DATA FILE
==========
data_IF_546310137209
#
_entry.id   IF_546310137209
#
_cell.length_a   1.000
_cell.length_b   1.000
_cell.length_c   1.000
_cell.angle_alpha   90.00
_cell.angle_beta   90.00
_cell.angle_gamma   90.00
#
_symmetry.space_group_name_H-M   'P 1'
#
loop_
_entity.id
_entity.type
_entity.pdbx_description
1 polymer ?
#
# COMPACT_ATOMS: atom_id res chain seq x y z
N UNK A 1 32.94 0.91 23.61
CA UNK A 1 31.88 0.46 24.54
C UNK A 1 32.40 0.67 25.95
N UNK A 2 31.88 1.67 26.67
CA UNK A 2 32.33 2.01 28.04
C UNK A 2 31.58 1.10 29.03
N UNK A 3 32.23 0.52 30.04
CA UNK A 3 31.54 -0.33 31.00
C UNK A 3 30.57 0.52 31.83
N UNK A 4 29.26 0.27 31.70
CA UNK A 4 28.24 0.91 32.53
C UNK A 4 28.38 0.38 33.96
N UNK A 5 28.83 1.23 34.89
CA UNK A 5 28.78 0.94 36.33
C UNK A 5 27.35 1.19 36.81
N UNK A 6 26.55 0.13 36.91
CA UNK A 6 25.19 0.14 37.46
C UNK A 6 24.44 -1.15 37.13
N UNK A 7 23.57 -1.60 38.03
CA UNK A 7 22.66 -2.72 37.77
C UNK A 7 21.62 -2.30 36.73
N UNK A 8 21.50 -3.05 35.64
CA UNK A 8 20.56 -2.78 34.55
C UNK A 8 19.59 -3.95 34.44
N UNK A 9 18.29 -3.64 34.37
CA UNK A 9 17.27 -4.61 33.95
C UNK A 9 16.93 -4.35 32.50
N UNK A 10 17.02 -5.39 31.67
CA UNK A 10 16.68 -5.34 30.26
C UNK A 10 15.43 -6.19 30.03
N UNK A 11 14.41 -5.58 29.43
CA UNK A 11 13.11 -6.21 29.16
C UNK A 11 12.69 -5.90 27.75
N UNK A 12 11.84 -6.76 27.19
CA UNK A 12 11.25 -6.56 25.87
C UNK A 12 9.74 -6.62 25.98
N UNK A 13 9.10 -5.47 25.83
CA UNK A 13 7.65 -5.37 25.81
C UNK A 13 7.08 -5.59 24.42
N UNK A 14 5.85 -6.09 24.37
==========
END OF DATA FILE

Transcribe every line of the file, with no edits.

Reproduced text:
data_IF_546310137209
#
_entry.id   IF_546310137209
#
_cell.length_a   1.000
_cell.length_b   1.000
_cell.length_c   1.000
_cell.angle_alpha   90.00
_cell.angle_beta   90.00
_cell.angle_gamma   90.00
#
_symmetry.space_group_name_H-M   'P 1'
#
loop_
_entity.id
_entity.type
_entity.pdbx_description
1 polymer ?
#
# COMPACT_ATOMS: atom_id res chain seq x y z
N UNK A 1 32.94 0.91 23.61
CA UNK A 1 31.88 0.46 24.54
C UNK A 1 32.40 0.67 25.95
N UNK A 2 31.88 1.67 26.67
CA UNK A 2 32.33 2.01 28.04
C UNK A 2 31.58 1.10 29.03
N UNK A 3 32.23 0.52 30.04
CA UNK A 3 31.54 -0.33 31.00
C UNK A 3 30.57 0.52 31.83
N UNK A 4 29.26 0.27 31.70
CA UNK A 4 28.24 0.91 32.53
C UNK A 4 28.38 0.38 33.96
N UNK A 5 28.83 1.23 34.89
CA UNK A 5 28.78 0.94 36.33
C UNK A 5 27.35 1.19 36.81
N UNK A 6 26.55 0.13 36.91
CA UNK A 6 25.19 0.14 37.46
C UNK A 6 24.44 -1.15 37.13
N UNK A 7 23.57 -1.60 38.03
CA UNK A 7 22.66 -2.72 37.77
C UNK A 7 21.62 -2.30 36.73
N UNK A 8 21.50 -3.05 35.64
CA UNK A 8 20.56 -2.78 34.55
C UNK A 8 19.59 -3.95 34.44
N UNK A 9 18.29 -3.64 34.37
CA UNK A 9 17.27 -4.61 33.95
C UNK A 9 16.93 -4.35 32.50
N UNK A 10 17.02 -5.39 31.67
CA UNK A 10 16.68 -5.34 30.26
C UNK A 10 15.43 -6.19 30.03
N UNK A 11 14.41 -5.58 29.43
CA UNK A 11 13.11 -6.21 29.16
C UNK A 11 12.69 -5.90 27.75
N UNK A 12 11.84 -6.76 27.19
CA UNK A 12 11.25 -6.56 25.87
C UNK A 12 9.74 -6.62 25.98
N UNK A 13 9.10 -5.47 25.83
CA UNK A 13 7.65 -5.37 25.81
C UNK A 13 7.08 -5.59 24.42
N UNK A 14 5.85 -6.09 24.37